Thursday, September 11, 2014

Shades of Resonance: Fond Reminiscence - Memory Log #9

Jumpman and Jumpman Junior

Wait a minute--Nintendo made Mario games for the Commodore 64? Well, no. Around the same time Nintendo's proper-name-lacking Reainassance man was still barrel-hopping in arcades, Epyx was giving life to a character of the same name (or non-name, I guess) on the Commodore 64 and other computer systems like the Atari 800 and the Apple II. I didn't know for the longest time that Donkey Kong's protagonist had a tentative name pre-Mario, so there was never any confusion on my end. There was only Jumpman--that whacky C64 game-series I was always inexplicably returning to.


Jumpman and its aesthetically identical sequel, Jumpman Junior, were rather simple arcade-like games in the vein of Nintendo's early NES efforts but without any of the restraint or much-needed regulation. Jumpman's action, for instance, moved at a blazing-fast speed and could fall just plain out of control; its shaky, fidgety controls combined with its roughly defined level-design mechanics created instances where you could seemingly miss a jump, instead become lodged in a platform, and somehow still propel yourself upward. I wasn't sure if this was an intended mechanic or if I was cheating. Yet despite Jumpman feeling like a complete mess, I somehow never perceived it as broken and found its style of gameplay appealing even if I couldn't long survive its madness. Also, I might have been mentally deficient.

The objective was to clear a stage by collecting all of its unidentifiable, strewn-about brown pellets, the procuring of which sometimes caused environmental changes like sections of platforms or ladders disappearing. Other times, for "Why not?" reasons, sections of platform would fall on my head immediately upon a pellet's collection, or I'd be instantly dropped to my death without warning, because "Why not?"


You'd run into an occasional enemy (like a ground-crawling critter, a more-mobile bird-like creature, or a speedy Jumpman clone), but the most recurrent foes were these annoying bullets that would float in from random locations before darting toward you according to line of sight. Whenever I played Jumpman, I was always fearful of these obnoxiously stupid bullet "enemies" because they could conceivably float in from the side of the screen right where I was standing and kill me before I could even react. "What were they thinking with that?" I wondered. Or were they thinking about it? I'm not sure.

For me, in fact, death was the theme of the game. The character Jumpman was a lot like the early-years Mario in that he couldn't survive falls of more than a few inches; considering how small the margin of error was, the most common theme was me falling to my death because I couldn't jump in time or because I tried leaping down to a platform that the game decided was too low. It might have been infuriating had I not always gotten a kick out of Jumpman's death animation, which saw him tumblingly pratfall his way down several stories of the stage before splatting, each respective flop accompanied by a comical sound effect and the inevitable punctuation of a sped-up version of Chopin's "Funeral March."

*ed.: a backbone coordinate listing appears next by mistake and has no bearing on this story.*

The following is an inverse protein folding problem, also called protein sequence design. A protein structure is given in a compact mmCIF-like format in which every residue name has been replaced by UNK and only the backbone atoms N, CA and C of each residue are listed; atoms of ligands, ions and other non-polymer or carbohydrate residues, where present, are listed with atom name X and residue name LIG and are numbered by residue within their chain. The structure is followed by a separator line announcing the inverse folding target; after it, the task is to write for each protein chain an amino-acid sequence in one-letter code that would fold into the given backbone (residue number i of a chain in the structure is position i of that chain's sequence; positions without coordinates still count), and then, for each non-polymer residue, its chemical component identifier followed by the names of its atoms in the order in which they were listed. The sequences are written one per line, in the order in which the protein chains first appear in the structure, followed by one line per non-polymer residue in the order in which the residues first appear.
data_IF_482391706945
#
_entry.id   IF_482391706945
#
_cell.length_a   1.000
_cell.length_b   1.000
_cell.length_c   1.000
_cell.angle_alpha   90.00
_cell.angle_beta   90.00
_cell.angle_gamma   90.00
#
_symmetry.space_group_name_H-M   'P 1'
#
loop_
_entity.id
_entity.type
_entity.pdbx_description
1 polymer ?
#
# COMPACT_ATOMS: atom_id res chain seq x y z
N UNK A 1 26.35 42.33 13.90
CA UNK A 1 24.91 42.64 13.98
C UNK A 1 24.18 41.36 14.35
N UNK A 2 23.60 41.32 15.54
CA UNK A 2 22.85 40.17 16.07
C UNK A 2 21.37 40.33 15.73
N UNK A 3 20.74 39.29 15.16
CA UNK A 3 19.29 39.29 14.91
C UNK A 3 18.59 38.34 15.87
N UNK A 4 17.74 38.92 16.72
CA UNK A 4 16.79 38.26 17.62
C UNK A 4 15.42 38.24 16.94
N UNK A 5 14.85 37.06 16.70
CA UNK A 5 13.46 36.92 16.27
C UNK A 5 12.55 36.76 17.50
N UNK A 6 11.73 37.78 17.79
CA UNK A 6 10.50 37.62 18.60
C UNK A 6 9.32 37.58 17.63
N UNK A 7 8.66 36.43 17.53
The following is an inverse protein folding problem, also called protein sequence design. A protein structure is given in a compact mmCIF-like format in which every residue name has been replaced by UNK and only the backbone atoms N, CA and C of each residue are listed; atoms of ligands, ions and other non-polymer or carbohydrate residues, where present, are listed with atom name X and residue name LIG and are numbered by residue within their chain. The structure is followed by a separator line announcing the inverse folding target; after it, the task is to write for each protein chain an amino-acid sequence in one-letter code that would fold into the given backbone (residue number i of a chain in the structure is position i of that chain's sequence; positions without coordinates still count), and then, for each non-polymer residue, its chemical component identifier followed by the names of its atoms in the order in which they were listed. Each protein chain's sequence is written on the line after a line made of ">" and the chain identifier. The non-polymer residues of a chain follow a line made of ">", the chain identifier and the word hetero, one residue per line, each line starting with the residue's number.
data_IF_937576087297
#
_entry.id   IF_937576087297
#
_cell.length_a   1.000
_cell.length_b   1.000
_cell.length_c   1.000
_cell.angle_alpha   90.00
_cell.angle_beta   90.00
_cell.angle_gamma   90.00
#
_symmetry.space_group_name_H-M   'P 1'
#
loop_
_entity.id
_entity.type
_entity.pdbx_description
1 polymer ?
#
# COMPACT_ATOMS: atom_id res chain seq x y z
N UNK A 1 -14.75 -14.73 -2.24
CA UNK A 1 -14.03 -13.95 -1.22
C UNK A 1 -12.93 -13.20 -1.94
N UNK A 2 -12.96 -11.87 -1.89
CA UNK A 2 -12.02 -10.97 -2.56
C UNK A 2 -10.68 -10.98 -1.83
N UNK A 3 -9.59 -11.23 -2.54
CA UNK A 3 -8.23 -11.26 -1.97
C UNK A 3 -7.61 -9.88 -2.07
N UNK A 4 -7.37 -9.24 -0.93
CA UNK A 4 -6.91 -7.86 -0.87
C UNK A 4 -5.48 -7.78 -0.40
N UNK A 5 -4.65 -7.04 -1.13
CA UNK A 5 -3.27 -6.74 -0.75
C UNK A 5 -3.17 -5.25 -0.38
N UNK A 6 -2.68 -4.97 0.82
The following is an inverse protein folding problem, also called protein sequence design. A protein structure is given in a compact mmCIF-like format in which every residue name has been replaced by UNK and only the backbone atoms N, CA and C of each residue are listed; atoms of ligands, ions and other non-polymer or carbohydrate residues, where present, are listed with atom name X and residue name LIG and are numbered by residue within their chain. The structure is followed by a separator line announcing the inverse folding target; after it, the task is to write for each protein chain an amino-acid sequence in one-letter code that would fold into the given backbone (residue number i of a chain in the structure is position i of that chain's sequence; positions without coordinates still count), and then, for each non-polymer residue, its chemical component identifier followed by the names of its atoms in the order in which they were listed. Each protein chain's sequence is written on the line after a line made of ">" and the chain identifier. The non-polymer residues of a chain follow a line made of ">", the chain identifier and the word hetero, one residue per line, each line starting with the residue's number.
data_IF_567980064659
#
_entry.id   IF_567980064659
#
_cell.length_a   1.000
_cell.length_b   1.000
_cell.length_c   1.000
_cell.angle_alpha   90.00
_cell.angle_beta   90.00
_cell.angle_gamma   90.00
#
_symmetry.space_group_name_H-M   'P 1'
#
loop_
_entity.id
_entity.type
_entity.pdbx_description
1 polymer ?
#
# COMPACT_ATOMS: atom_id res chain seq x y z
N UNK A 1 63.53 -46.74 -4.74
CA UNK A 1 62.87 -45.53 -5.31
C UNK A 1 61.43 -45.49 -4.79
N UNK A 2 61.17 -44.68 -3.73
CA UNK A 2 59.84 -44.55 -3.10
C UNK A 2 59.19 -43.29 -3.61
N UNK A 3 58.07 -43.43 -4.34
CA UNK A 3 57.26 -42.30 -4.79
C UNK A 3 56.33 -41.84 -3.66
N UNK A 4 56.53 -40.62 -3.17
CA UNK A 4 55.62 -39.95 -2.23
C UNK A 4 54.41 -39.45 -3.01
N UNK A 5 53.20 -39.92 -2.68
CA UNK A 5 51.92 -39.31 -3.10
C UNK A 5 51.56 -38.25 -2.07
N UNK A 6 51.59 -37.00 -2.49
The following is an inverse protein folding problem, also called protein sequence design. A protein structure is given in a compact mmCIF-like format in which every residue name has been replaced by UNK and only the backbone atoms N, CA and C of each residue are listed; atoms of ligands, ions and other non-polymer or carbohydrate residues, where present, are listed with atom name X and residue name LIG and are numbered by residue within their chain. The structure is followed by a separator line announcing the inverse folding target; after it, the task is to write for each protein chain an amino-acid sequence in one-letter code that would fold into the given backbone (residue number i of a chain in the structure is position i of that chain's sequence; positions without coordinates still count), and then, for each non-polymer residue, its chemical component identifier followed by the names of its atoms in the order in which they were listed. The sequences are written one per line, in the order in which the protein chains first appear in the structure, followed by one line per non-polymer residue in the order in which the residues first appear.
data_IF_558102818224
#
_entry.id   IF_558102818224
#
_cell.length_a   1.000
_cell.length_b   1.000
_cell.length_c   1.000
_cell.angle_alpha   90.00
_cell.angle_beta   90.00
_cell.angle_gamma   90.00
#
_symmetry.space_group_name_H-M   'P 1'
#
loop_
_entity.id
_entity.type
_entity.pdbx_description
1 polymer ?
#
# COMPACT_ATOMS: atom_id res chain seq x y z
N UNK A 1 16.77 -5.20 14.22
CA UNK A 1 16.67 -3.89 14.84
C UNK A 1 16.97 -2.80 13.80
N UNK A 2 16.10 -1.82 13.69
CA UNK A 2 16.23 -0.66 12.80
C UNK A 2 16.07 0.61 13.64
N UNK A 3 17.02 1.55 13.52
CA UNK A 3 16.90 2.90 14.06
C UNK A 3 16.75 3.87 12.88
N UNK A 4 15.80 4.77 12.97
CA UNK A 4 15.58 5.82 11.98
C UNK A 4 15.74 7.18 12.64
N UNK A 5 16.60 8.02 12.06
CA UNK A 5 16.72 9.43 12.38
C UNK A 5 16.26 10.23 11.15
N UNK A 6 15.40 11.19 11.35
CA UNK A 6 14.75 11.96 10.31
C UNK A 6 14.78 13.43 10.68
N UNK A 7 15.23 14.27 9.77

Jumpman Junior was more of the same, but it at least gave you an option to choose between 10 different gameplay speeds, the middle numbers of which made the action more manageable. Still, while Junior added more in the way of stage hazards (fire, shifting ladders, moving walls), it still relied mostly on the exact same formula and particularly an overload of those irritating floating bullets. Even during a time when I didn't know what a true sequel was supposed to be, I sensed something was wrong about all of this. I mean, none of its changes, even if positive, did anything to mask the glaring flaws of the original's gameplay, and I wasn't sure why it needed to exist. Jumpman Junior was pure expansion-pack material--neither better or worse than the original. It was certainly an odd philosophy for the creation of a sequel (well, if you're not EA).


Looking at them in the proper context--mainly the time-period in which they were created--Jumpman and Jumpman Junior are OK games. They're just not among those I can play for too long without having to put the controller down in disbelief and long wonder about the sanity of its creators. As such, they're much more memorable to me for their quizzical eccentricities and their brazen disregard for the rules of coherent game design. And should I fail to make progress, I can always have a lot of fun enjoying the audio and visual components of the Jumpman family's plunging deaths!

Because why not?

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